The steering rack for the MDPS system is now mounted lower and is 13 per cent quicker, requiring just 2.8 turns between the extremes of lock instead of the previous 3.4. Along with the shorter front overhang, this considerably improves responsiveness and agility in tight manoeuvres and when parking. The all-new Picanto has a tight turning circle of just 9.4 metres.

Wheels of 14, 15 or 16 inches in diameter (steel on grade ‘1’ models; alloy on all others) are fitted, with 175/65 R14, 185/55 R15 or 195/45 R16 tyres. All models have a tyre repair kit in place of a spare wheel.

Anything for a quiet life with comprehensive new NVH counter-measures

Besides being the most engaging small car to drive that Kia has ever produced, the all-new Picanto is also the quietest and most refined.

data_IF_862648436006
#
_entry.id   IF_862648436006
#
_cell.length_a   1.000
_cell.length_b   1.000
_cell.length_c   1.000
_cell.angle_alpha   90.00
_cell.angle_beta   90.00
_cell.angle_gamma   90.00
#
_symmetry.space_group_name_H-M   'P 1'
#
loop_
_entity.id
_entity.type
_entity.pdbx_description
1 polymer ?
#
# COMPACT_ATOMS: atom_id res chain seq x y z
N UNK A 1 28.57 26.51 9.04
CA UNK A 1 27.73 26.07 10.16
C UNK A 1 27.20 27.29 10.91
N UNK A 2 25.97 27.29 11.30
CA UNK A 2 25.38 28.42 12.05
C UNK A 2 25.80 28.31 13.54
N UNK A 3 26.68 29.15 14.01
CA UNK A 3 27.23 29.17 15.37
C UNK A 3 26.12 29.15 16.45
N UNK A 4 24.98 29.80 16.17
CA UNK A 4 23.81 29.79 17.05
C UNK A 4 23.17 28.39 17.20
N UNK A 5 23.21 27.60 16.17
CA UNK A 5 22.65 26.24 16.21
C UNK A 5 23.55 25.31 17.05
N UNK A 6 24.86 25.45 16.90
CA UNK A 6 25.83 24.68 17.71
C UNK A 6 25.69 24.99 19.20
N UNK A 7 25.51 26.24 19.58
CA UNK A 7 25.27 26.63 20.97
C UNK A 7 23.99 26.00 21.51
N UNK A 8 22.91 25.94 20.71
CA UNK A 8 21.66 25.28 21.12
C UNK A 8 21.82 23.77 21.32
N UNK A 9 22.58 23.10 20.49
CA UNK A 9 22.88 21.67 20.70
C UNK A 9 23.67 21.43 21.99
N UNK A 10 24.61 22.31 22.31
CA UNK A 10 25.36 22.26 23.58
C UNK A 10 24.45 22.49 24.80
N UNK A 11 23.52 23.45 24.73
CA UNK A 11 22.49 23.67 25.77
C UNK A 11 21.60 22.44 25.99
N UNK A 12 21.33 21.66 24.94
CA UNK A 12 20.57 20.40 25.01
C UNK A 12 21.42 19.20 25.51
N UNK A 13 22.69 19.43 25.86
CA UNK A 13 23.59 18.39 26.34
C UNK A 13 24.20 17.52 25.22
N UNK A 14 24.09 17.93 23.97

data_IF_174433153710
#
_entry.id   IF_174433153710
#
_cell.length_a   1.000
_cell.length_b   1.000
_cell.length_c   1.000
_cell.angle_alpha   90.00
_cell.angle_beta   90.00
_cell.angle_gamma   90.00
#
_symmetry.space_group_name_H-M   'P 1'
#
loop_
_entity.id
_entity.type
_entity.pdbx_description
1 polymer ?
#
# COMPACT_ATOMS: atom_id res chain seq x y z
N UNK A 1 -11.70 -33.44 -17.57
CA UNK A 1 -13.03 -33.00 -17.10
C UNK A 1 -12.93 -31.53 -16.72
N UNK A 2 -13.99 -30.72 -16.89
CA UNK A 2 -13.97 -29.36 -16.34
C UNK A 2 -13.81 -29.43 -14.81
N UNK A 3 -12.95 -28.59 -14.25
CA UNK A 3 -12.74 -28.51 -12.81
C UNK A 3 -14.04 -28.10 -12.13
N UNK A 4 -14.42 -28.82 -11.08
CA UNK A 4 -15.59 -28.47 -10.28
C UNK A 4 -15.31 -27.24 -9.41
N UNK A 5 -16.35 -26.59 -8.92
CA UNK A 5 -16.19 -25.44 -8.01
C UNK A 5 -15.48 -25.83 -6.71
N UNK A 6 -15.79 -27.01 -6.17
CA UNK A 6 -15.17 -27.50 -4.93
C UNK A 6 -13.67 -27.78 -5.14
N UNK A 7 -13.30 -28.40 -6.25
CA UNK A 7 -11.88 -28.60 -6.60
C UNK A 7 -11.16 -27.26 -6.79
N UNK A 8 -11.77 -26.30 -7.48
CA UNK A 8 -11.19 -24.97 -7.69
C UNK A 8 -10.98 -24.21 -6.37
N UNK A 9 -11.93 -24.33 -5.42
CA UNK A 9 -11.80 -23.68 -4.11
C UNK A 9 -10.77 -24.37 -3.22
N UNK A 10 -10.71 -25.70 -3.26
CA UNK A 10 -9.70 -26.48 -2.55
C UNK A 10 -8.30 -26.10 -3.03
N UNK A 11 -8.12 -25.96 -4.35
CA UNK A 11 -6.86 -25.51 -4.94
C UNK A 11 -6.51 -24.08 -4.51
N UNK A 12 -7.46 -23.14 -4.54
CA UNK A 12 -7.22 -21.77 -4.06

It features a comprehensive package of new NVH counter-measures to shut out mechanical road and wind noise. The all-new Picanto is now the quietest car in class, both when idling (39 decibels) and at a steady cruise (68 decibels).

Additional refinement measures include a new soundproofing panel beneath the dashboard and in the floor of the cabin, expandable sound-absorbent foam in the lower sections of the A- and B-pillars and a new sound-absorbent engine cover and reshaped air intake to isolate engine noise from the cabin. The structure of the engine mounts has been revised to counteract vibrations and there is an improved heating and ventilation radiator which is quieter than that in the previous model. Even the windscreen wipers play a part: they are now 6 mm lower to reduce the level of wind noise at the base of the windscreen.